Grief can be both crushing and frustratingly amorphous. After the loss of a close friend, Haley Fohr became weighed down by its empty pull. Now, she uses her seventh album as Circuit Des Yeux to rebuild anew, to map out her despondency into something with a physical form. Starting from scratch, she arranges for a full 23-piece orchestra to make that emptiness more knowable.
The result is –io, an imposing concept album that’s part Western epic and part psych odyssey. It takes place on a land where “everything is ending all the time”, as Fohr puts it. With its timeless, off-world approach to baroque pop, it’s a surprisingly hi-fidelity offering from an artist who has frequently lurked in the shadows.
At the centre of these lofty songs is Fohr’s distinctive voice, which is frequently the most commanding instrument in the mix, even when surrounded by the guttural cellos of ‘Stranger’ or the death-march drums of ‘Dogma’. Her low, warbling vibrato at times becomes its own towering structure, like on the overwhelming vastness of ‘Vanishing’. Fohr thrives in these grand moments, her flare for the dramatic elevating what is often dark and foreboding material. This theatrical approach might be too much in the quieter moments, such on the cumbersome closer ‘Oracle Song’, but it largely captivates.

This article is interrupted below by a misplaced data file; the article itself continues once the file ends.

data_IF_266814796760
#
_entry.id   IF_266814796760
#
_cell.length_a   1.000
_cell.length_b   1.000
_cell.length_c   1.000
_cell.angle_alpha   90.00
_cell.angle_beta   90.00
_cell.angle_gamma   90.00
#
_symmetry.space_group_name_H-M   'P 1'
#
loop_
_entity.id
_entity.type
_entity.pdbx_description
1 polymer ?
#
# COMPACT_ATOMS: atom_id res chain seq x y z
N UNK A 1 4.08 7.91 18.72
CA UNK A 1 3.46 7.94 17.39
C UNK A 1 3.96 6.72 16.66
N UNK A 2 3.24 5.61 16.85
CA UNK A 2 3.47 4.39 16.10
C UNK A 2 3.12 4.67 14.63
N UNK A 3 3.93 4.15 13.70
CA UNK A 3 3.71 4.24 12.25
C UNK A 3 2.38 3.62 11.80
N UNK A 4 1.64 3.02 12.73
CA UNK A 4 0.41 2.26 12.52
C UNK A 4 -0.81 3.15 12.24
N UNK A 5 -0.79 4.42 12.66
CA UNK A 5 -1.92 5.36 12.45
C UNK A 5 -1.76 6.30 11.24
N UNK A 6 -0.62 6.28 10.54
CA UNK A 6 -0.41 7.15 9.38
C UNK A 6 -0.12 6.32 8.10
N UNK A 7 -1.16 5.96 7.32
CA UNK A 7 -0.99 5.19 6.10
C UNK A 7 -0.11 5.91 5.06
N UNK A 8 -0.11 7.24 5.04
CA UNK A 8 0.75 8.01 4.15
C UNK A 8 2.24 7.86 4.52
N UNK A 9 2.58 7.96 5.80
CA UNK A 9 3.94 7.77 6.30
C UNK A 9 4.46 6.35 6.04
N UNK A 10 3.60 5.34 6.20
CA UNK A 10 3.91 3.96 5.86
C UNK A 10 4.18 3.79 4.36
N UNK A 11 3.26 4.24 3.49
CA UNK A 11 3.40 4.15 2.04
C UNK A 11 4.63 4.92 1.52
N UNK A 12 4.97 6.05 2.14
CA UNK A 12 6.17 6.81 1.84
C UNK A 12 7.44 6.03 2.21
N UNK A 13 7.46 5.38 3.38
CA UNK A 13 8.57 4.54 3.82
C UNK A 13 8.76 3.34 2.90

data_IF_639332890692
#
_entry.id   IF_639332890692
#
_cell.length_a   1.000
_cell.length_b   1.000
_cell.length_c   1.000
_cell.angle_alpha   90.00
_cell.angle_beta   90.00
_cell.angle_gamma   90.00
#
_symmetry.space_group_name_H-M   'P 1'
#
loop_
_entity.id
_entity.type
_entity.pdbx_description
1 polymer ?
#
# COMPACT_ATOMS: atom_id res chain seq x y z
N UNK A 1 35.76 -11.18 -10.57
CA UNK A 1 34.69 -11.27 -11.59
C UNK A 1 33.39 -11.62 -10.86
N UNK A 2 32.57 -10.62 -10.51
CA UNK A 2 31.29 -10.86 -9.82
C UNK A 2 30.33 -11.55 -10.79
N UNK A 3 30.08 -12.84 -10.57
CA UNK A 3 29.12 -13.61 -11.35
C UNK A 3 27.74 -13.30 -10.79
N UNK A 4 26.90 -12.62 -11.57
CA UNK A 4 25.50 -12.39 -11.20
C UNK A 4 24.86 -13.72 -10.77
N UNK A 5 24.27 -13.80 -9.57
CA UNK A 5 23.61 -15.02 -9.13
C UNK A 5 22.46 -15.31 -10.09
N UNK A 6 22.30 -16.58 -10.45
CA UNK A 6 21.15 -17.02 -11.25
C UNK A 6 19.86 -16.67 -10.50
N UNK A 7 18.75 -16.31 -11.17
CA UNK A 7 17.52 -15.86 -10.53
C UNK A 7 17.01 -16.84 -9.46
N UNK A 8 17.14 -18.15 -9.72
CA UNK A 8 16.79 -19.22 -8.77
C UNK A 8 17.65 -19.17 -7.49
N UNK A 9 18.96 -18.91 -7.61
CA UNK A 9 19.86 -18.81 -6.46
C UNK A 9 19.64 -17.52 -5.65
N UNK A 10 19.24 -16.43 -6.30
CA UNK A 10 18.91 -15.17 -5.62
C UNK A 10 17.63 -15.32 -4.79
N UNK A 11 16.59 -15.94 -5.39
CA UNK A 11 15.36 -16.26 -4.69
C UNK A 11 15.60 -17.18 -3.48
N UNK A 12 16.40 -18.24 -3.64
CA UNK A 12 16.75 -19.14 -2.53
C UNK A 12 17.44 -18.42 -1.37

Fohr’s approached writing –io by carefully constructing her emotional state, piece by piece. That methodical approach has given her a physical manifestation of grief that she can work to overcome, when mourning feels like shadowboxing.
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